Ragdoll Cats or Floppy Cat

| February 19, 2010 | 24 Comments

d850c4eede56a84cdf7ab7570db13f94 Ragdoll Cats or Floppy Cat

Many people love Ragdoll cats or floppy cat. Ragdoll cats sometimes are not the first cat a person has. In fact, many times people have an assortment of cats over the years. Yet, when someone gets a Ragdoll cat for the first time, many find that Ragdolls are friendlier towards humans than other cats are. Others claim that Ragdolls can be very therapeutic for them. Ragdolls are chosen for their size, their sociability, their gentleness and the in tune ability towards the person they are with. Well, and of course, as per this website’s name, www.floppycats.com page, Ragdoll cats are known as floppy cats, they did, after all, get their name of “Ragdoll” from being very floppy.

Also, many have found that people with Asperger Syndrome or Down syndrome that Ragdolls love them.

Because of their laid back attitude, Ragdoll cats are usually very good cats for children, as they tend to tolerate the energy and craziness of a child more than other cat breeds. With that said, however, a child’s interaction with a cat should always be monitored in order to ensure the safety of the child as well as the cat.

If you’re interested in knowing more about the history of the Ragdoll cat, visit our Ragdoll cat history page.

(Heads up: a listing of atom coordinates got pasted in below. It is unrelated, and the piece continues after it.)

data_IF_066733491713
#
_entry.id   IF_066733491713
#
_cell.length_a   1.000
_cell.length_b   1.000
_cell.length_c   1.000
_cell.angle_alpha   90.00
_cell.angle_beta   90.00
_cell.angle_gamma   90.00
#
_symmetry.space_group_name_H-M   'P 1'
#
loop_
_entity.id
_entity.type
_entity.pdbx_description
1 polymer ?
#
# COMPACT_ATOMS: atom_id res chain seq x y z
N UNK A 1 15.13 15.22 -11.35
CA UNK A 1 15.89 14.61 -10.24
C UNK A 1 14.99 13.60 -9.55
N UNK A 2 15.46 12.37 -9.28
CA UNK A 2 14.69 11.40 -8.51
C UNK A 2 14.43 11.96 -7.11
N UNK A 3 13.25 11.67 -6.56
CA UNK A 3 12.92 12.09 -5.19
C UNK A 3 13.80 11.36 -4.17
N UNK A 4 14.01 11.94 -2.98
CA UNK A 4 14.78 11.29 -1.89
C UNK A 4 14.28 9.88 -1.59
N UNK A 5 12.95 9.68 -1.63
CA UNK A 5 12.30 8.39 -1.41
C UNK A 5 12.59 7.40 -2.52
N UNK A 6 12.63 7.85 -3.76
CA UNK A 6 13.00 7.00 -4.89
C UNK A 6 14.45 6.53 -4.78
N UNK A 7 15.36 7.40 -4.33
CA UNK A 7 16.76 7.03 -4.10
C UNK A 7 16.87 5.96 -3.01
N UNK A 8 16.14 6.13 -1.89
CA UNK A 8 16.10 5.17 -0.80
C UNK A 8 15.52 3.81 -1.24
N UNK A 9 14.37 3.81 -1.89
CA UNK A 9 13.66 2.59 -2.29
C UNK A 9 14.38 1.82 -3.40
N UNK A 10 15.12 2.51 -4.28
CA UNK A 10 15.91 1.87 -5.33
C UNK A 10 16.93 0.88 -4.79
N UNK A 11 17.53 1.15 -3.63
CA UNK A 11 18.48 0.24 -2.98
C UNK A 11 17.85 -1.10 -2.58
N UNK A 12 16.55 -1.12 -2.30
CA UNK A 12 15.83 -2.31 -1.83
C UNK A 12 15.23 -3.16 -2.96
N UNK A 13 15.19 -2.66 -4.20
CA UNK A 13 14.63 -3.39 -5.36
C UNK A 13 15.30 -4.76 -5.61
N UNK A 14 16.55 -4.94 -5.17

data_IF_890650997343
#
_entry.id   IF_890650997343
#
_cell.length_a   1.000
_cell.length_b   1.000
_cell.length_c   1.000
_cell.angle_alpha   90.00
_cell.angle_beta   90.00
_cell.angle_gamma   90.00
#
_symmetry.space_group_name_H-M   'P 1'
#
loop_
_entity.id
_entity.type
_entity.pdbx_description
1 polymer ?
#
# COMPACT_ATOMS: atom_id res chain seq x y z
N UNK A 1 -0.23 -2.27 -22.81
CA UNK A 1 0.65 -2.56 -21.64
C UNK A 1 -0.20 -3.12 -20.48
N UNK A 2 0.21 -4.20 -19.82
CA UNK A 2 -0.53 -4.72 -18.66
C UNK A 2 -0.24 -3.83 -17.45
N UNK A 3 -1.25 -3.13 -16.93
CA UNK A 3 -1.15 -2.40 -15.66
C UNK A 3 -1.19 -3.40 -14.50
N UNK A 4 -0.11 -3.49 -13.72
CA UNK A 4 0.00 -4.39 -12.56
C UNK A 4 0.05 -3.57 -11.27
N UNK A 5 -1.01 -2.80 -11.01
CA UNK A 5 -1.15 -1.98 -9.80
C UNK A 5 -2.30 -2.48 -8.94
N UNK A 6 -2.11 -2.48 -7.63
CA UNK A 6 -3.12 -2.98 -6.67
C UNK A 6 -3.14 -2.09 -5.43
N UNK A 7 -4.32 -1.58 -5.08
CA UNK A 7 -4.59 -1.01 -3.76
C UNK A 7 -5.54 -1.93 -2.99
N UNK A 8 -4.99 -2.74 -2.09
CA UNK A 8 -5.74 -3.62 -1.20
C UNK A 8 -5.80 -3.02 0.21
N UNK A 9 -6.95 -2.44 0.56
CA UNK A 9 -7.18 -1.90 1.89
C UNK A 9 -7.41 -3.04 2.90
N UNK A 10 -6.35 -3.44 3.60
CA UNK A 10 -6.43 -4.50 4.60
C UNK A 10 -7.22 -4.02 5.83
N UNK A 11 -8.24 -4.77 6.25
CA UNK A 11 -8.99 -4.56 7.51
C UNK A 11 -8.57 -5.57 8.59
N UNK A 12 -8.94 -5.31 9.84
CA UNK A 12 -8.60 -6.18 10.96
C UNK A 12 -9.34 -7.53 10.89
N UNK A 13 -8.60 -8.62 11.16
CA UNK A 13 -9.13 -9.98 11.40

You can see Ragdoll cat appearances by visiting our Ragdoll colors and patterns page.

So if you are looking for a cat Ragdoll Rescue, be sure to check out our Ragdoll Rescue page.

Learn more about a Ragdoll cats health.

Have you learned something about Ragdoll Cats that you would like to share with us, so we can include it on this page? Please use our contact form to let us know what you learned about ragdoll cats or floppy cat.

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Category: History of Ragdolls, Meet Ragdoll Cats, Ragdoll Cat, Ragdoll Cat Behavior, Ragdoll Cat Pictures, Ragdoll Patterns and Colors

About the Author ()

Hi, I’m Jenny Dean, creator of Floppycats! Ever since my Aunt got the first Ragdoll cat in our family, I have loved the breed. Inspired by my childhood Ragdoll cat, Rags, I created Floppycats to connect, share and inspire other Ragdoll cat lovers around the world,

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Sites That Link to this Post

  1. Tortie Ragdolls | August 29, 2011
  1. s. Pogue says:

    sent a friend to your site, she asked me if I liked the “pearls” from hair.
    Did not see that, how do I find it?

  2. Karen says:

    Hi jean just wondering if u have heard if there is any distributors in Australia or of anyone that can send cats trapez here I haven’t heard of anyone. Or if u can find out what is involved to b one(distributer) in this country oz that is. Thanks so much. Karen rann